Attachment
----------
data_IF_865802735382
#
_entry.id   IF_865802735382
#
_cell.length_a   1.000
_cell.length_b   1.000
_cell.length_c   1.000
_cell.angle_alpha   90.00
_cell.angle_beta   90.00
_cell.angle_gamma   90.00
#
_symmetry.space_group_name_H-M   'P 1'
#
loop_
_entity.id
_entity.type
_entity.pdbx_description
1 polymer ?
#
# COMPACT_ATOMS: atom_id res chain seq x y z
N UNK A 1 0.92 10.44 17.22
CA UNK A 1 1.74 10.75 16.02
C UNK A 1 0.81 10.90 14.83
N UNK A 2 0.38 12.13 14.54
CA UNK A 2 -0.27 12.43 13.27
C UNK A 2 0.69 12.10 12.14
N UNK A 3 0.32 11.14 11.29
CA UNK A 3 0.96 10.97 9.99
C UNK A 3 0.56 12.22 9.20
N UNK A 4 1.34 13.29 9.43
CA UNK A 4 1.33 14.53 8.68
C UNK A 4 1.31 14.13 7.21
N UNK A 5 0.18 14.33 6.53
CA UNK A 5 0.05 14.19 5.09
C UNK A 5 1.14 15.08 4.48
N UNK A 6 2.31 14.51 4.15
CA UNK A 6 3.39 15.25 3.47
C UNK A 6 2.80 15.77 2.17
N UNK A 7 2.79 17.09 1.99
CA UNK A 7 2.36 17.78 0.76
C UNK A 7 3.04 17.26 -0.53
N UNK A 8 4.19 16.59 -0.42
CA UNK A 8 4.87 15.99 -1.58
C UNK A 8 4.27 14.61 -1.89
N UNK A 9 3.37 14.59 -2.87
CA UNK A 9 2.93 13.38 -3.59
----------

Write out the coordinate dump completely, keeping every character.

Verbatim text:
data_IF_865802735382
#
_entry.id   IF_865802735382
#
_cell.length_a   1.000
_cell.length_b   1.000
_cell.length_c   1.000
_cell.angle_alpha   90.00
_cell.angle_beta   90.00
_cell.angle_gamma   90.00
#
_symmetry.space_group_name_H-M   'P 1'
#
loop_
_entity.id
_entity.type
_entity.pdbx_description
1 polymer ?
#
# COMPACT_ATOMS: atom_id res chain seq x y z
N UNK A 1 0.92 10.44 17.22
CA UNK A 1 1.74 10.75 16.02
C UNK A 1 0.81 10.90 14.83
N UNK A 2 0.38 12.13 14.54
CA UNK A 2 -0.27 12.43 13.27
C UNK A 2 0.69 12.10 12.14
N UNK A 3 0.32 11.14 11.29
CA UNK A 3 0.96 10.97 9.99
C UNK A 3 0.56 12.22 9.20
N UNK A 4 1.34 13.29 9.43
CA UNK A 4 1.33 14.53 8.68
C UNK A 4 1.31 14.13 7.21
N UNK A 5 0.18 14.33 6.53
CA UNK A 5 0.05 14.19 5.09
C UNK A 5 1.14 15.08 4.48
N UNK A 6 2.31 14.51 4.15
CA UNK A 6 3.39 15.25 3.47
C UNK A 6 2.80 15.77 2.17
N UNK A 7 2.79 17.09 1.99
CA UNK A 7 2.36 17.78 0.76
C UNK A 7 3.04 17.26 -0.53
N UNK A 8 4.19 16.59 -0.42
CA UNK A 8 4.87 15.99 -1.58
C UNK A 8 4.27 14.61 -1.89
N UNK A 9 3.37 14.59 -2.87
CA UNK A 9 2.93 13.38 -3.59